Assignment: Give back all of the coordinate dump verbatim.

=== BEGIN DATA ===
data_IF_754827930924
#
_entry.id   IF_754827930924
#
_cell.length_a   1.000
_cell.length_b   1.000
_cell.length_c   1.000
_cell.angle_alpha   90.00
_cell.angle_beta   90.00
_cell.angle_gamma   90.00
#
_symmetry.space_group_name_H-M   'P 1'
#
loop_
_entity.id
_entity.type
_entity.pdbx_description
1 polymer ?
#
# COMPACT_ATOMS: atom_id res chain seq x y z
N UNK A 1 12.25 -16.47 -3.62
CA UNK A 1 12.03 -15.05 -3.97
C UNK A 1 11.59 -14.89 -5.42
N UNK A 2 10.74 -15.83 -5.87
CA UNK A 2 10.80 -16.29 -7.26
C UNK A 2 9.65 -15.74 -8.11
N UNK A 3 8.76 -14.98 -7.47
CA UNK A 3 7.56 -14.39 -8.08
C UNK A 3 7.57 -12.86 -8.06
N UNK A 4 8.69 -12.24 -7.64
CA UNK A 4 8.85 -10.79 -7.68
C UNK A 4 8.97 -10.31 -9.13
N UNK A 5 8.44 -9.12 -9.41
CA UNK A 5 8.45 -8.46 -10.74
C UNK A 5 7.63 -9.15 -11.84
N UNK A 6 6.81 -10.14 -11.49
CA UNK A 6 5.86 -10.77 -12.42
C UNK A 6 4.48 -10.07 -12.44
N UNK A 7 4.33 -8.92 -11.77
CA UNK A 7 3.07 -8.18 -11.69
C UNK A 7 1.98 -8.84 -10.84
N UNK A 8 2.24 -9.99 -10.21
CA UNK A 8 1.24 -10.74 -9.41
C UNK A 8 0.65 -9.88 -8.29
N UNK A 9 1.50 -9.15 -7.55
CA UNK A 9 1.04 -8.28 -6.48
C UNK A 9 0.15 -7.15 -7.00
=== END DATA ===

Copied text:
data_IF_754827930924
#
_entry.id   IF_754827930924
#
_cell.length_a   1.000
_cell.length_b   1.000
_cell.length_c   1.000
_cell.angle_alpha   90.00
_cell.angle_beta   90.00
_cell.angle_gamma   90.00
#
_symmetry.space_group_name_H-M   'P 1'
#
loop_
_entity.id
_entity.type
_entity.pdbx_description
1 polymer ?
#
# COMPACT_ATOMS: atom_id res chain seq x y z
N UNK A 1 12.25 -16.47 -3.62
CA UNK A 1 12.03 -15.05 -3.97
C UNK A 1 11.59 -14.89 -5.42
N UNK A 2 10.74 -15.83 -5.87
CA UNK A 2 10.80 -16.29 -7.26
C UNK A 2 9.65 -15.74 -8.11
N UNK A 3 8.76 -14.98 -7.47
CA UNK A 3 7.56 -14.39 -8.08
C UNK A 3 7.57 -12.86 -8.06
N UNK A 4 8.69 -12.24 -7.64
CA UNK A 4 8.85 -10.79 -7.68
C UNK A 4 8.97 -10.31 -9.13
N UNK A 5 8.44 -9.12 -9.41
CA UNK A 5 8.45 -8.46 -10.74
C UNK A 5 7.63 -9.15 -11.84
N UNK A 6 6.81 -10.14 -11.49
CA UNK A 6 5.86 -10.77 -12.42
C UNK A 6 4.48 -10.07 -12.44
N UNK A 7 4.33 -8.92 -11.77
CA UNK A 7 3.07 -8.18 -11.69
C UNK A 7 1.98 -8.84 -10.84
N UNK A 8 2.24 -9.99 -10.21
CA UNK A 8 1.24 -10.74 -9.41
C UNK A 8 0.65 -9.88 -8.29
N UNK A 9 1.50 -9.15 -7.55
CA UNK A 9 1.04 -8.28 -6.48
C UNK A 9 0.15 -7.15 -7.00